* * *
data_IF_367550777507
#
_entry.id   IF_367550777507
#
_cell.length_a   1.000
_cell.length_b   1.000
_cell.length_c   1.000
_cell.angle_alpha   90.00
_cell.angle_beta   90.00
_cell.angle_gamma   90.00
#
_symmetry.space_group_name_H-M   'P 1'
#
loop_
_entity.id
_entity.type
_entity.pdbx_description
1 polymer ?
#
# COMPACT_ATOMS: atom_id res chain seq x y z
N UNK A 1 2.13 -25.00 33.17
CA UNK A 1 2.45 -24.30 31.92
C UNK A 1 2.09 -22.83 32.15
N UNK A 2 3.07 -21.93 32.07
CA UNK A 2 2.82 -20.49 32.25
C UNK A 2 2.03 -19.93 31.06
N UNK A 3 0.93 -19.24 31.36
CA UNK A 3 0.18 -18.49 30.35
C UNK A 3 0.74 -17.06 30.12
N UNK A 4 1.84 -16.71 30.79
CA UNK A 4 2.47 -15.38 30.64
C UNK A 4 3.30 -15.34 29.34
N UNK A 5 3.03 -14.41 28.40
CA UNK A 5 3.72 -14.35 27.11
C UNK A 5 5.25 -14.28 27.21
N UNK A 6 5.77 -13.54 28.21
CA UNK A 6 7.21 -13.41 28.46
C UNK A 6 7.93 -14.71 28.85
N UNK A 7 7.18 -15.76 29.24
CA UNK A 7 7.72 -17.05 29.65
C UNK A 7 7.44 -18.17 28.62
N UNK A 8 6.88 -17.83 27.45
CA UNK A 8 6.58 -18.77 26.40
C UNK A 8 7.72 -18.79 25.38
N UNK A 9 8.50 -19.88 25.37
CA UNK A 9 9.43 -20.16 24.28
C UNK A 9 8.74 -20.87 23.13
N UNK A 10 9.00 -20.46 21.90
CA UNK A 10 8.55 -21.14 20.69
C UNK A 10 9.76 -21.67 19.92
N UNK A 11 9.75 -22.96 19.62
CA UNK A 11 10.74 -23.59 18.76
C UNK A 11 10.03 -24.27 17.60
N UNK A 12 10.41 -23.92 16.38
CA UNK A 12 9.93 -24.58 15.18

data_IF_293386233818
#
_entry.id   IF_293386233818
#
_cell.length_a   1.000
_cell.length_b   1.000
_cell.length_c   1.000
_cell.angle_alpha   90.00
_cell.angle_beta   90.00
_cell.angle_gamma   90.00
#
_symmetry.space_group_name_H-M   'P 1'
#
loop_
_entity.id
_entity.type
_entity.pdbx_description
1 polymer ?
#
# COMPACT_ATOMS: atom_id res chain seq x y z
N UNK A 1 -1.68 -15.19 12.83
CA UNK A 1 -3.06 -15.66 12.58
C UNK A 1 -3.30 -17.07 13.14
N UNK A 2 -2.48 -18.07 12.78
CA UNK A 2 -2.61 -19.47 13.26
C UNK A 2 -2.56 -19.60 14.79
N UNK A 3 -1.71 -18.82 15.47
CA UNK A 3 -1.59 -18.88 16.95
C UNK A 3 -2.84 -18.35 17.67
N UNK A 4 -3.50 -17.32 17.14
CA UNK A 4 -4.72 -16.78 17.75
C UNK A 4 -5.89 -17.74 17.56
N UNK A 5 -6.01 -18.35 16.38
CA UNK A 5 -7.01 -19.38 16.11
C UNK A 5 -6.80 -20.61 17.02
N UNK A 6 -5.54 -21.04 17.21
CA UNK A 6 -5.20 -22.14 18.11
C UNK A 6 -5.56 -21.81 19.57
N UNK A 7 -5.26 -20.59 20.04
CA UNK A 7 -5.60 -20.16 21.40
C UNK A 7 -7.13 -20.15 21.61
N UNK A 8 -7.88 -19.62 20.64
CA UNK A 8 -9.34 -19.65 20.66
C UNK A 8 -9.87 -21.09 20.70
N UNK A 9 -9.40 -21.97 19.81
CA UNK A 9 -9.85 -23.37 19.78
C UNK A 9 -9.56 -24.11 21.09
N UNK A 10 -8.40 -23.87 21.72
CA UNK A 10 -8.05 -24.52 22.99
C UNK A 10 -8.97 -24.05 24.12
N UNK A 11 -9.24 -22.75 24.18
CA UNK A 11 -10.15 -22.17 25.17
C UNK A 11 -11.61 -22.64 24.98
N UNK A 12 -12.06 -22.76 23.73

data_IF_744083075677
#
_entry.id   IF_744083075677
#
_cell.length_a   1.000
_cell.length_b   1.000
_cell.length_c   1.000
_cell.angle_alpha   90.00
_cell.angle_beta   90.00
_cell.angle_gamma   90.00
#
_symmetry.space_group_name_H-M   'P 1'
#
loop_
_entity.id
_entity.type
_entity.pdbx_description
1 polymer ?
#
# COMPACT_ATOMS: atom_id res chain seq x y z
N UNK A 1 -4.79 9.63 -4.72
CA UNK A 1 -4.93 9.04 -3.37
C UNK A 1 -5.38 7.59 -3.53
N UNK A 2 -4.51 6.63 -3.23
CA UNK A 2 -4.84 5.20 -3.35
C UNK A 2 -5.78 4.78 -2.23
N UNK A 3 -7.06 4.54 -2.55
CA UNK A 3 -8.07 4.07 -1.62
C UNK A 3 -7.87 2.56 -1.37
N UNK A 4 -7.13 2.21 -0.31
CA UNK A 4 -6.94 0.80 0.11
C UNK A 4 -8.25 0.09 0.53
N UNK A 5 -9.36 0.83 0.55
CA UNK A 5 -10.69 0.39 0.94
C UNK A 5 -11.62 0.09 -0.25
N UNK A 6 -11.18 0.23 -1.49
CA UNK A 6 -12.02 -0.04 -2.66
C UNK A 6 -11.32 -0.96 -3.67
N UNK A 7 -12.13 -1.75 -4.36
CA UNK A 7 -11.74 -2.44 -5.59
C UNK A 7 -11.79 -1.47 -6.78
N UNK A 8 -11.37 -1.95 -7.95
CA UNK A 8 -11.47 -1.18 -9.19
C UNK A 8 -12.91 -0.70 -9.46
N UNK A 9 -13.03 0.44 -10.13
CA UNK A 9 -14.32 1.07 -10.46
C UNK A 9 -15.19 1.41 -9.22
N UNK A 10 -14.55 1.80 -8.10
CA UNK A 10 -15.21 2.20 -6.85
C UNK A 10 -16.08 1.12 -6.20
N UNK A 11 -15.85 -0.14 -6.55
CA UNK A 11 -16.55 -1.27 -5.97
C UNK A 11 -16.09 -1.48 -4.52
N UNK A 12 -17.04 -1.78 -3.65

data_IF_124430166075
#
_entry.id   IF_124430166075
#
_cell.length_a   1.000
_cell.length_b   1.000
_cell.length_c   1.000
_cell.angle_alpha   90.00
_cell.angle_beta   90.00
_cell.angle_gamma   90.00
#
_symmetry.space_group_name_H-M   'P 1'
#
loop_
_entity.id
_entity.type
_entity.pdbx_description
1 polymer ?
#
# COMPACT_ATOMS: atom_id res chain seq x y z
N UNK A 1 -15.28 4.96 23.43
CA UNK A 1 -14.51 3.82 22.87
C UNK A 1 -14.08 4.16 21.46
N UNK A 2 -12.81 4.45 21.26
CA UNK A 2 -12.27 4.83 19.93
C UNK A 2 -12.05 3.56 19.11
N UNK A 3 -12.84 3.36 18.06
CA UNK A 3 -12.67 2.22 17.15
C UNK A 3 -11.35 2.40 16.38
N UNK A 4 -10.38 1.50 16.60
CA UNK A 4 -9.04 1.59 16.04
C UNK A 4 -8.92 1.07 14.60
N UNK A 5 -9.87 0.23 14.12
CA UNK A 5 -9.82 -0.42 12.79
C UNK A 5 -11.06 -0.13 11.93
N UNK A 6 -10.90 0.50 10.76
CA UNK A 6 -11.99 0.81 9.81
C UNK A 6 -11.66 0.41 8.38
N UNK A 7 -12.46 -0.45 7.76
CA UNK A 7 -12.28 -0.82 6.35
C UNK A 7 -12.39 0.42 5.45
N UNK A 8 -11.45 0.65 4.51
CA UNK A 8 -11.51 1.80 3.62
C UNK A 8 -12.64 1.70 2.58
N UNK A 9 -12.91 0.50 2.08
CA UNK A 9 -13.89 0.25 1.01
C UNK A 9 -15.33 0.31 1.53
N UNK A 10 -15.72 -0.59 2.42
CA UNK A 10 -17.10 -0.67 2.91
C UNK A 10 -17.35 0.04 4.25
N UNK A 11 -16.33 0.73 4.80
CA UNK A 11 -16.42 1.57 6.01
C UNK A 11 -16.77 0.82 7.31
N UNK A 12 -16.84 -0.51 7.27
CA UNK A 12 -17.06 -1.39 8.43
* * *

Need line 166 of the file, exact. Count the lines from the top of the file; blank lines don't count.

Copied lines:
_entry.id   IF_124430166075